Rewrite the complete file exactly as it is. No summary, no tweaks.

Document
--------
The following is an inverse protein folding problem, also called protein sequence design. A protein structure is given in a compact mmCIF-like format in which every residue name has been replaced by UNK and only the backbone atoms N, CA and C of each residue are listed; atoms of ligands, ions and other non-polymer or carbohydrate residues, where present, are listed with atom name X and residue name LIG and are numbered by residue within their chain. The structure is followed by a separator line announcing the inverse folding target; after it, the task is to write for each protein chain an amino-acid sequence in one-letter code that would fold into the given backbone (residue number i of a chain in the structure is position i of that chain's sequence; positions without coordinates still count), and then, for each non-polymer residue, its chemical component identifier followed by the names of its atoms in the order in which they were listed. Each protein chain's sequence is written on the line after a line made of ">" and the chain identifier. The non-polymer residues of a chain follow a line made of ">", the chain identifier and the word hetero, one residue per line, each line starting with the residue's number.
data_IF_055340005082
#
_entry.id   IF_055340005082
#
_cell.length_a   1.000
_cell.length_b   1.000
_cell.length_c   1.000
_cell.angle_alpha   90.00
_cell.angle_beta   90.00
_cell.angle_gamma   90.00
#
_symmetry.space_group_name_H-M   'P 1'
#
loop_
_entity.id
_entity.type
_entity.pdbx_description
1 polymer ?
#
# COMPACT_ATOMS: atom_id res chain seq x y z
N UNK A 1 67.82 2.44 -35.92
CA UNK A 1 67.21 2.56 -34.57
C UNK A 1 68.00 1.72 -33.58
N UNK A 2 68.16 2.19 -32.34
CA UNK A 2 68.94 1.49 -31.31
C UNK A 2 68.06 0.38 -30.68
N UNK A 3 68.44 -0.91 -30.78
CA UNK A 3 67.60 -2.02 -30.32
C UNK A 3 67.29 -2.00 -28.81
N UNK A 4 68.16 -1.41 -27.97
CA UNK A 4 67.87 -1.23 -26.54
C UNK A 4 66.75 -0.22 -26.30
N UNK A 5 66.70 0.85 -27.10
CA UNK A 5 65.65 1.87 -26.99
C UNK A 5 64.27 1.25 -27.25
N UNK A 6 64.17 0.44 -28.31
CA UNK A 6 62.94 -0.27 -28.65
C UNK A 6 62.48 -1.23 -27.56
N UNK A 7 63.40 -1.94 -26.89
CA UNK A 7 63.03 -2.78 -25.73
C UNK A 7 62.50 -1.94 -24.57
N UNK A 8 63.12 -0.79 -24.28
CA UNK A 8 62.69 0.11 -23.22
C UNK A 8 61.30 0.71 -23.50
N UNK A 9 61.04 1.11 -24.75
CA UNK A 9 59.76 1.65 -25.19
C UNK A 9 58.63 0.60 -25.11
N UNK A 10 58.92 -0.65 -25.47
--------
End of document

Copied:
The following is an inverse protein folding problem, also called protein sequence design. A protein structure is given in a compact mmCIF-like format in which every residue name has been replaced by UNK and only the backbone atoms N, CA and C of each residue are listed; atoms of ligands, ions and other non-polymer or carbohydrate residues, where present, are listed with atom name X and residue name LIG and are numbered by residue within their chain. The structure is followed by a separator line announcing the inverse folding target; after it, the task is to write for each protein chain an amino-acid sequence in one-letter code that would fold into the given backbone (residue number i of a chain in the structure is position i of that chain's sequence; positions without coordinates still count), and then, for each non-polymer residue, its chemical component identifier followed by the names of its atoms in the order in which they were listed. Each protein chain's sequence is written on the line after a line made of ">" and the chain identifier. The non-polymer residues of a chain follow a line made of ">", the chain identifier and the word hetero, one residue per line, each line starting with the residue's number.
data_IF_055340005082
#
_entry.id   IF_055340005082
#
_cell.length_a   1.000
_cell.length_b   1.000
_cell.length_c   1.000
_cell.angle_alpha   90.00
_cell.angle_beta   90.00
_cell.angle_gamma   90.00
#
_symmetry.space_group_name_H-M   'P 1'
#
loop_
_entity.id
_entity.type
_entity.pdbx_description
1 polymer ?
#
# COMPACT_ATOMS: atom_id res chain seq x y z
N UNK A 1 67.82 2.44 -35.92
CA UNK A 1 67.21 2.56 -34.57
C UNK A 1 68.00 1.72 -33.58
N UNK A 2 68.16 2.19 -32.34
CA UNK A 2 68.94 1.49 -31.31
C UNK A 2 68.06 0.38 -30.68
N UNK A 3 68.44 -0.91 -30.78
CA UNK A 3 67.60 -2.02 -30.32
C UNK A 3 67.29 -2.00 -28.81
N UNK A 4 68.16 -1.41 -27.97
CA UNK A 4 67.87 -1.23 -26.54
C UNK A 4 66.75 -0.22 -26.30
N UNK A 5 66.70 0.85 -27.10
CA UNK A 5 65.65 1.87 -26.99
C UNK A 5 64.27 1.25 -27.25
N UNK A 6 64.17 0.44 -28.31
CA UNK A 6 62.94 -0.27 -28.65
C UNK A 6 62.48 -1.23 -27.56
N UNK A 7 63.40 -1.94 -26.89
CA UNK A 7 63.03 -2.78 -25.73
C UNK A 7 62.50 -1.94 -24.57
N UNK A 8 63.12 -0.79 -24.28
CA UNK A 8 62.69 0.11 -23.22
C UNK A 8 61.30 0.71 -23.50
N UNK A 9 61.04 1.11 -24.75
CA UNK A 9 59.76 1.65 -25.19
C UNK A 9 58.63 0.60 -25.11
N UNK A 10 58.92 -0.65 -25.47